According to the April 2005 edition of Parliament's Register of Members' Interests, the Work and Pensions Secretary earned between £15,000-£20,000 as an adviser to the Organisation for Research and Technology, which he described as an international charity.
The Ministerial Code states that former ministers should inform the Advisory Committee on Business Appointments (ACBA) about business offers within two years of leaving office, to avoid any conflict of interest.
Mr Blunkett quit as Home Secretary in December last year in the wake of the so-called 'nannygate' affair.
Shadow Leader of the Commons Chris Grayling said this afternoon that he has again written to Tony Blair to challenge him to act over Mr Blunkett's conduct.
Mr Grayling said: "I am astonished that Mr Blunkett has broken the Ministerial Code on yet another occasion. This is getting beyond a joke.
"Tony Blair cannot claim the Ministerial Code is important and fail to act over these breaches."
In his letter, Mr Grayling said: "According to Mr Blunkett's entry in the Register of Members' Interests, he took up paid employment with a charitable organisation called the Organisation for Research and Technology. The appointment took place between the publication of the registers in January and April.
"He asked Lord Mayhew (chairman of ACBA) in their exchange of letters whether the Committee has a remit over charitable organisations, and was told that in the case of paid employment, it did.
"Nonetheless, I have spoken to the Committee this morning and have been told that Mr Blunkett made no attempt either to brief them about or to consult with them over this appointment.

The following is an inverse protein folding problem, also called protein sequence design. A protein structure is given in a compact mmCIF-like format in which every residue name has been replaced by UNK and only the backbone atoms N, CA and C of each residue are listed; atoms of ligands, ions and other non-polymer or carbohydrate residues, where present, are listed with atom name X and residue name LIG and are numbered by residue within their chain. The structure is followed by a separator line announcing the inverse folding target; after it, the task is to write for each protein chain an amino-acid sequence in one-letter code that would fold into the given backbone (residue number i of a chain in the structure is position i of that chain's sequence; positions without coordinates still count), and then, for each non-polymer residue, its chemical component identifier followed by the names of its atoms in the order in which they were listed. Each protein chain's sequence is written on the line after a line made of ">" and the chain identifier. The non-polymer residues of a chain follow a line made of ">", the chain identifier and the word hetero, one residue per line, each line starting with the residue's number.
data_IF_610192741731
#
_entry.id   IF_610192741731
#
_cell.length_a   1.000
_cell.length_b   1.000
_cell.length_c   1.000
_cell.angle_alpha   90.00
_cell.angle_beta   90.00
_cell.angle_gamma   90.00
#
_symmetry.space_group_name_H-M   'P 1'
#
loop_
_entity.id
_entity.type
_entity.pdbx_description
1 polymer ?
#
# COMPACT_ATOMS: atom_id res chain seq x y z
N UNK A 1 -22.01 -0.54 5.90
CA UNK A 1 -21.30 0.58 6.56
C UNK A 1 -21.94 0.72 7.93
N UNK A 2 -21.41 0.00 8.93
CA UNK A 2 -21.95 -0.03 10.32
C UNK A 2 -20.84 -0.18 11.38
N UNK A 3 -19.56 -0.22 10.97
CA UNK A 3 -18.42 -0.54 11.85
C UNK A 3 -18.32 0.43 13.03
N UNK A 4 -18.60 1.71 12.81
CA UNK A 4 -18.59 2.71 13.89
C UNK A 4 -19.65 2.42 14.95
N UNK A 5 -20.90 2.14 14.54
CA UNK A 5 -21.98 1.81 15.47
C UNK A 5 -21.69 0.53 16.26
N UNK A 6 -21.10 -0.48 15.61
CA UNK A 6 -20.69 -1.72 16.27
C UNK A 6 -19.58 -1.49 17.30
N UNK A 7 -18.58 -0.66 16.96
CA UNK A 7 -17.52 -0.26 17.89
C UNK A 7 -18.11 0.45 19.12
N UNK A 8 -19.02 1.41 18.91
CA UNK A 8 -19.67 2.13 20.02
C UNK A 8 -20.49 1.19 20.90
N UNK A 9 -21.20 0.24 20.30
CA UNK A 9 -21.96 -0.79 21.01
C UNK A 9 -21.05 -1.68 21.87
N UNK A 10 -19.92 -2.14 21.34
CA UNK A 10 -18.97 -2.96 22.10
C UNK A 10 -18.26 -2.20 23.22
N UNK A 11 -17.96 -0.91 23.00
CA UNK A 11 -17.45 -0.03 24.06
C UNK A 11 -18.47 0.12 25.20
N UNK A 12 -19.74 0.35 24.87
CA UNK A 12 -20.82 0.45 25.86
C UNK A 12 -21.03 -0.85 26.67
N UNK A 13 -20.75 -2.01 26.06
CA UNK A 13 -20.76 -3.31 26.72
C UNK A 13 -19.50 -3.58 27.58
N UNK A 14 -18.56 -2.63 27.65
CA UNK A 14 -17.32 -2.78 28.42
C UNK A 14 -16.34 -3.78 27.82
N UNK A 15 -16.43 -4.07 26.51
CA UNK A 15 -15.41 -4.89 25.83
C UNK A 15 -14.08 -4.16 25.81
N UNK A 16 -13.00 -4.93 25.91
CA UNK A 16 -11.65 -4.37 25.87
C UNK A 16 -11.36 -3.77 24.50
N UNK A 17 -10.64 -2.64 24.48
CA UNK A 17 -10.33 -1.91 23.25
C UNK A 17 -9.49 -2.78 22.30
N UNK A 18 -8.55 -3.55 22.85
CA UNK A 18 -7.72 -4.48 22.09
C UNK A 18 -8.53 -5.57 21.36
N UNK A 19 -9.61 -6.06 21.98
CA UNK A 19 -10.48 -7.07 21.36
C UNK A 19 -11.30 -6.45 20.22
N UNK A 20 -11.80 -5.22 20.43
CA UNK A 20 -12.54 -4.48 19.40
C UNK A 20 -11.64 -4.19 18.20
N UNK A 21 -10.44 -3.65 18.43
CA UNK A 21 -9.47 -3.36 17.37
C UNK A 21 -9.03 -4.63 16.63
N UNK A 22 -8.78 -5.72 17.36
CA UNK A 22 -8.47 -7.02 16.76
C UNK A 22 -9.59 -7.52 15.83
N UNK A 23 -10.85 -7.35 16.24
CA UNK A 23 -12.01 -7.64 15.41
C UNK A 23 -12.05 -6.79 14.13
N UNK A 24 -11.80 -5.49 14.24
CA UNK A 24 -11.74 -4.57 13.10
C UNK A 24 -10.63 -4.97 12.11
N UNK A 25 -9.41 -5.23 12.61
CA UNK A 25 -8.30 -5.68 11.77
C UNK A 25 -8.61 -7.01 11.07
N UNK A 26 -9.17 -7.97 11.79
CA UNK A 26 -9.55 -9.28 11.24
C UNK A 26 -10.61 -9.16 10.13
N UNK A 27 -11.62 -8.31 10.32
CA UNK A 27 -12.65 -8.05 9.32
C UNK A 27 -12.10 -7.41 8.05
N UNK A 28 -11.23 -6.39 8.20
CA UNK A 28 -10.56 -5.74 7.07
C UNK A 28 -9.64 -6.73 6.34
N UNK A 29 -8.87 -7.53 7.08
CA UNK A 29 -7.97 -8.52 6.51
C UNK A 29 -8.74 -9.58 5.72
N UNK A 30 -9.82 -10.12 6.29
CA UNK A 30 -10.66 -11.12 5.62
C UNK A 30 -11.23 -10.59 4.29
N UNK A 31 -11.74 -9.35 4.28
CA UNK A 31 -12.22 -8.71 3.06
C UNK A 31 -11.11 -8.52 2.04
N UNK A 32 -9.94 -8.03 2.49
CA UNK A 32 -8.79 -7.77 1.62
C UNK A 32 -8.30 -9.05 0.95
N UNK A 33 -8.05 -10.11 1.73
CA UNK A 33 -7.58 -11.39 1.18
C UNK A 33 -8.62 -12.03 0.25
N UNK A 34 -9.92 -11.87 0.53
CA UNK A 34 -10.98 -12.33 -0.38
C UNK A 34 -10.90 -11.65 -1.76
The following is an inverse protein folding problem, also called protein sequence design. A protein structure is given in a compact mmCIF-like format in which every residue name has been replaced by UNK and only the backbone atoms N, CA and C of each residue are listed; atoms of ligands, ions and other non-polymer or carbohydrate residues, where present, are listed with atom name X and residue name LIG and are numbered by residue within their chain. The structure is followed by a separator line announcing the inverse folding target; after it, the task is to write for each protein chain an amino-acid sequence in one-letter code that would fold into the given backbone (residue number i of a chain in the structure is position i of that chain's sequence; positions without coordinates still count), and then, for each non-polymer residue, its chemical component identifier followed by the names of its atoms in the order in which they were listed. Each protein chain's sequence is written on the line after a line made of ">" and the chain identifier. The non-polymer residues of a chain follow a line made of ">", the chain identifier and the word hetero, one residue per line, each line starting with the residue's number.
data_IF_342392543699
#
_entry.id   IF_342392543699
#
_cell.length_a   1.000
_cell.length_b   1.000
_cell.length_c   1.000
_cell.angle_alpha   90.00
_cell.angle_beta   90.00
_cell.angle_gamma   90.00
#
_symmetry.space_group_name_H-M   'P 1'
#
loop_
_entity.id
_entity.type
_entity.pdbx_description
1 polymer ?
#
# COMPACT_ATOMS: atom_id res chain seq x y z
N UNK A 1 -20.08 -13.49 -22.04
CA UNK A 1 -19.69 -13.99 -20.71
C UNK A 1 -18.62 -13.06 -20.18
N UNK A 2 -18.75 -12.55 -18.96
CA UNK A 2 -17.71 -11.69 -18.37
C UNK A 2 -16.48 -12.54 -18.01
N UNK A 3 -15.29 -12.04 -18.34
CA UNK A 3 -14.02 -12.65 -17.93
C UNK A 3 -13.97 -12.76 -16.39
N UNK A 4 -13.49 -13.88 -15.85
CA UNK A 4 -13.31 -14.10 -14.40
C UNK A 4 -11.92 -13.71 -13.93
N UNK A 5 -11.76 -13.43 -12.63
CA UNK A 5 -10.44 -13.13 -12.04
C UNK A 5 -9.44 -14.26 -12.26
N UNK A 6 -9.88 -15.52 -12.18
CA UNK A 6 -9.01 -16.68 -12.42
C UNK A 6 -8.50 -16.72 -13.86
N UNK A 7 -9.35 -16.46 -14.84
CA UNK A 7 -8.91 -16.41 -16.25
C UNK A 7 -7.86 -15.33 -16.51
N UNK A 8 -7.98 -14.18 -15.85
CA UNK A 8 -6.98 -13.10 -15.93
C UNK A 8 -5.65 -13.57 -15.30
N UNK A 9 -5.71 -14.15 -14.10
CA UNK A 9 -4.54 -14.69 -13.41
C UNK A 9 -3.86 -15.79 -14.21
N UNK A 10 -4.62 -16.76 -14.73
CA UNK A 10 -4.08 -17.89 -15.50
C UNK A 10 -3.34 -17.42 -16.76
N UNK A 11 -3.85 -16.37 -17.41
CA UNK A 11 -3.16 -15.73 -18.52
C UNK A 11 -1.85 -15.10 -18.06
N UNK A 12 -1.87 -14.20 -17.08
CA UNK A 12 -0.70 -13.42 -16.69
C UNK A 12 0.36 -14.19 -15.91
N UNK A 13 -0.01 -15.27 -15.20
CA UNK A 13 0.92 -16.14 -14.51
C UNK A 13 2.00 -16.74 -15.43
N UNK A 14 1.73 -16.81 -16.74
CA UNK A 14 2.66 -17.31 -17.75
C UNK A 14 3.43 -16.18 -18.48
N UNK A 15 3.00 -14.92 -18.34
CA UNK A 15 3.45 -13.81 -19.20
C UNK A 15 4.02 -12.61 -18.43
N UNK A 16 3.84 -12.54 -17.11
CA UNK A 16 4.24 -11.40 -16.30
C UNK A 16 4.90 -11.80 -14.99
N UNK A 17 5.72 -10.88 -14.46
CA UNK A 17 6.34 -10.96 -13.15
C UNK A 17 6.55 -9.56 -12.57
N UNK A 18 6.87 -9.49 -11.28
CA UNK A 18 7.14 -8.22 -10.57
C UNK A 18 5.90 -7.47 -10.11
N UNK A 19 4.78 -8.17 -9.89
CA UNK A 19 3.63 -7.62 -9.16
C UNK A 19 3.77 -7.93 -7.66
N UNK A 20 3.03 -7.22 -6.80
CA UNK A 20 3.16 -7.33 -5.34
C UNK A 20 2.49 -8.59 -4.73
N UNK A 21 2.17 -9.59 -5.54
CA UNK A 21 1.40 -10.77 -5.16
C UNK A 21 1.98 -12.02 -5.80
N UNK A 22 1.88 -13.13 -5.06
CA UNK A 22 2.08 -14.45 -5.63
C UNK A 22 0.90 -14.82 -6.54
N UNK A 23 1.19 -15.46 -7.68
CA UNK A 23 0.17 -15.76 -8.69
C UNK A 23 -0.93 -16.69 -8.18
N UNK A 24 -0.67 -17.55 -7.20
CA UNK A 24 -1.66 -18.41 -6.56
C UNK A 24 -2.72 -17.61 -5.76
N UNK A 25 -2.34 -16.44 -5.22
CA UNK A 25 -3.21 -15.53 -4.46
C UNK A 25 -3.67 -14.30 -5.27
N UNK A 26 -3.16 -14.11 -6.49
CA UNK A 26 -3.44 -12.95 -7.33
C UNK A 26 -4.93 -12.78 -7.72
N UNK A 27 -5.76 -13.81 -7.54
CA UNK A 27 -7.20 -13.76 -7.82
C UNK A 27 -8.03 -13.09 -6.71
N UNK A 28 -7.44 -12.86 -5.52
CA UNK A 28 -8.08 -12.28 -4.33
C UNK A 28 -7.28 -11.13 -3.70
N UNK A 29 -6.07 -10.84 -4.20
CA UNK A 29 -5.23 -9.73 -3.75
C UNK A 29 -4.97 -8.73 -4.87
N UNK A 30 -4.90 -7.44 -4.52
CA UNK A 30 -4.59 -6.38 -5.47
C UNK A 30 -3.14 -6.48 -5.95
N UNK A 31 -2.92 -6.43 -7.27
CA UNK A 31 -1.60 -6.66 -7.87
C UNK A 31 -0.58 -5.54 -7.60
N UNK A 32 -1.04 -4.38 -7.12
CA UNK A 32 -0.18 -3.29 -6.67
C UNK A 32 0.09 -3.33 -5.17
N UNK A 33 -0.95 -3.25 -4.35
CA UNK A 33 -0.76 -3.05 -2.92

"This appears to be a third clear example of a breach of the Ministerial Code by Mr Blunkett.
"Can you confirm to me please what action you intend to take over these breaches."
Earlier, Mr Blair had made it clear that he did not believe that Mr Blunkett should be disciplined for breaking the Ministerial Code because the breach did not affect his ability to do his job.
Mr Blair's views, relayed by his official spokesman, came after the publication last night of letters which showed Mr Blunkett was warned three times that he should consult with ACBA before taking up business appointments following his departure from Government.
Two of the letters touched on a job Mr Blunkett held with Indepen Consulting, a firm of business consultants.
This morning, Westminster watchdog Sir Alistair Graham, the chairman of the Committee on Standards in Public Life, said the letters left no doubt that Mr Blunkett had broken the ministers' code when he later joined the board of paternity testing firm DNA Bioscience in April.
But Sir Alistair made clear that the rules say it is up to the Prime Minister to decide how the breach should be dealt with.
Mr Blair's official spokesman told reporters at a regular briefing in London: "David Blunkett has accepted he made a mistake.
"The question is, does that mistake stop him doing his job? The Prime Minister's judgment is that it does not."Reuse content